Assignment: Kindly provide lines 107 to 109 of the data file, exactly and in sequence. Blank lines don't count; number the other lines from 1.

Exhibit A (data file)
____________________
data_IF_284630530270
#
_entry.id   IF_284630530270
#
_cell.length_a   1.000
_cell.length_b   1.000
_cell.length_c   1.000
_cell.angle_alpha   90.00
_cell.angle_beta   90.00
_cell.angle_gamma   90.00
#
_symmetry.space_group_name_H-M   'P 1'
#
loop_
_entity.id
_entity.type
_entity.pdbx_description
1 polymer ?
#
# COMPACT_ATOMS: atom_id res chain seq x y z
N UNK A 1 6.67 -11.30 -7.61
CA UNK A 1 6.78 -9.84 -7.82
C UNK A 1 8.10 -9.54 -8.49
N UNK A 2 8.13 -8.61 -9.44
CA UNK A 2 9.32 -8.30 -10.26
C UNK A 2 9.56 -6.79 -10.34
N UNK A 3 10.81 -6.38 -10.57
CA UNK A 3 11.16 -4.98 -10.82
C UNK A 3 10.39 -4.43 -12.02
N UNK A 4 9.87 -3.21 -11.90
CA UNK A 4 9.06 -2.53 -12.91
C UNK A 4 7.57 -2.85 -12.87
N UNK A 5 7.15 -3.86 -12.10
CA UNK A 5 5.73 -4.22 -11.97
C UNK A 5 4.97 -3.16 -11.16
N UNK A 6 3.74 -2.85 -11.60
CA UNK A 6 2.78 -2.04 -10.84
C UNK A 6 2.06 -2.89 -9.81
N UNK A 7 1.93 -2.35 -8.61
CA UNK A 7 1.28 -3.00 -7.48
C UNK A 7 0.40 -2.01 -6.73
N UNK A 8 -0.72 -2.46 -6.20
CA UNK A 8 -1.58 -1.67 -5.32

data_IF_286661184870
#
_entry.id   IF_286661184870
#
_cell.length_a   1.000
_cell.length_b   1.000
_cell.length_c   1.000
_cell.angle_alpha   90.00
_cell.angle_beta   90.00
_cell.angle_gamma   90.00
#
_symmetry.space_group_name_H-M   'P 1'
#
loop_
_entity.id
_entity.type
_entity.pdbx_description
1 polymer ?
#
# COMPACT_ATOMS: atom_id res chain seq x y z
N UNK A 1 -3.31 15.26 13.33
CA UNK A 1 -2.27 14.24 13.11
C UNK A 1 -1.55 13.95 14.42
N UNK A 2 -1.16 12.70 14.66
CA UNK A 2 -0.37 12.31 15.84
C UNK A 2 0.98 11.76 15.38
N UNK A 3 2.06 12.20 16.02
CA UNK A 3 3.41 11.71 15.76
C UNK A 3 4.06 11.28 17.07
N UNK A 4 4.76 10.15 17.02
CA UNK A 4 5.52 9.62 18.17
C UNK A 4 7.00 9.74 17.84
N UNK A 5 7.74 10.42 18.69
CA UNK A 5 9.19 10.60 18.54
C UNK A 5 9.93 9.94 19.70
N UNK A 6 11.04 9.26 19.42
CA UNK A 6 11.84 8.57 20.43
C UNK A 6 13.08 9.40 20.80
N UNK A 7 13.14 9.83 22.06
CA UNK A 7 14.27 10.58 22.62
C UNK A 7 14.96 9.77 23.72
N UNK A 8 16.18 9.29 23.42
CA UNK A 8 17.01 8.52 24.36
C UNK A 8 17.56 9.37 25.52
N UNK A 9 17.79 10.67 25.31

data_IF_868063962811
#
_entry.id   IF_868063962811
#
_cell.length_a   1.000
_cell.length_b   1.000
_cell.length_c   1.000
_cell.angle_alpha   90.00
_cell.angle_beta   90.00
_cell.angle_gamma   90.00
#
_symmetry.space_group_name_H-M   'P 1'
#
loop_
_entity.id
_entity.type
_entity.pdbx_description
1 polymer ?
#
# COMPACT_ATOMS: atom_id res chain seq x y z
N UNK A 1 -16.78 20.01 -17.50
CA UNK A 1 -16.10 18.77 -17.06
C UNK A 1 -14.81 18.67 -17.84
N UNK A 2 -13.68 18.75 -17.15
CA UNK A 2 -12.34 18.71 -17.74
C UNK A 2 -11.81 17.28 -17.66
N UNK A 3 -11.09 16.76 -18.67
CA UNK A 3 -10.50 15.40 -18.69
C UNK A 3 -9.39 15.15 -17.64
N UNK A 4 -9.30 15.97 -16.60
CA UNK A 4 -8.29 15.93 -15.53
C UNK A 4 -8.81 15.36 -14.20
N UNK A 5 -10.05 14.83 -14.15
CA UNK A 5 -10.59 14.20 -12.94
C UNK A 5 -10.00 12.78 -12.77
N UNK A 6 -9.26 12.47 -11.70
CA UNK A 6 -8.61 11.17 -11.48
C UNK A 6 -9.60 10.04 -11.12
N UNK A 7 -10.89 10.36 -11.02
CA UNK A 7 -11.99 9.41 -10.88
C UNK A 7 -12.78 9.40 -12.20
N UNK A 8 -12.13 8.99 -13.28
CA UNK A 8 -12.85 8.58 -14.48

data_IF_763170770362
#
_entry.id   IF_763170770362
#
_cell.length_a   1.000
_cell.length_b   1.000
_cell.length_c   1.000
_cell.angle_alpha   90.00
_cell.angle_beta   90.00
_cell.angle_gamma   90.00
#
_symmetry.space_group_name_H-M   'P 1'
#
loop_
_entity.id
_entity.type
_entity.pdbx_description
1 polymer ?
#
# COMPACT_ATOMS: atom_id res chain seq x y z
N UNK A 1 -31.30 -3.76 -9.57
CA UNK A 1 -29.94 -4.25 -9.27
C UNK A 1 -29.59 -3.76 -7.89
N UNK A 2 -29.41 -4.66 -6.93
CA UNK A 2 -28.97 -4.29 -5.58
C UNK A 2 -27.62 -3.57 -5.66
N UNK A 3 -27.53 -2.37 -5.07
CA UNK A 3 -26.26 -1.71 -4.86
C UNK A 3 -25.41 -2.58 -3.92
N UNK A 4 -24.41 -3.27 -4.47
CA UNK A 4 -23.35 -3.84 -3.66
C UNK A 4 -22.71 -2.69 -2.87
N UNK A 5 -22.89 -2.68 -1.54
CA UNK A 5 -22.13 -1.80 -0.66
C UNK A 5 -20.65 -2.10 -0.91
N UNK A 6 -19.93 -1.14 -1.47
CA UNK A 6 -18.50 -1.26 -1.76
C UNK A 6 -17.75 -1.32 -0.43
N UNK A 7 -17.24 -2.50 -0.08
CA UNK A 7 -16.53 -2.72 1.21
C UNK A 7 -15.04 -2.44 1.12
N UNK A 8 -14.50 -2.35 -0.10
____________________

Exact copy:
#
# COMPACT_ATOMS: atom_id res chain seq x y z
N UNK A 1 -16.78 20.01 -17.50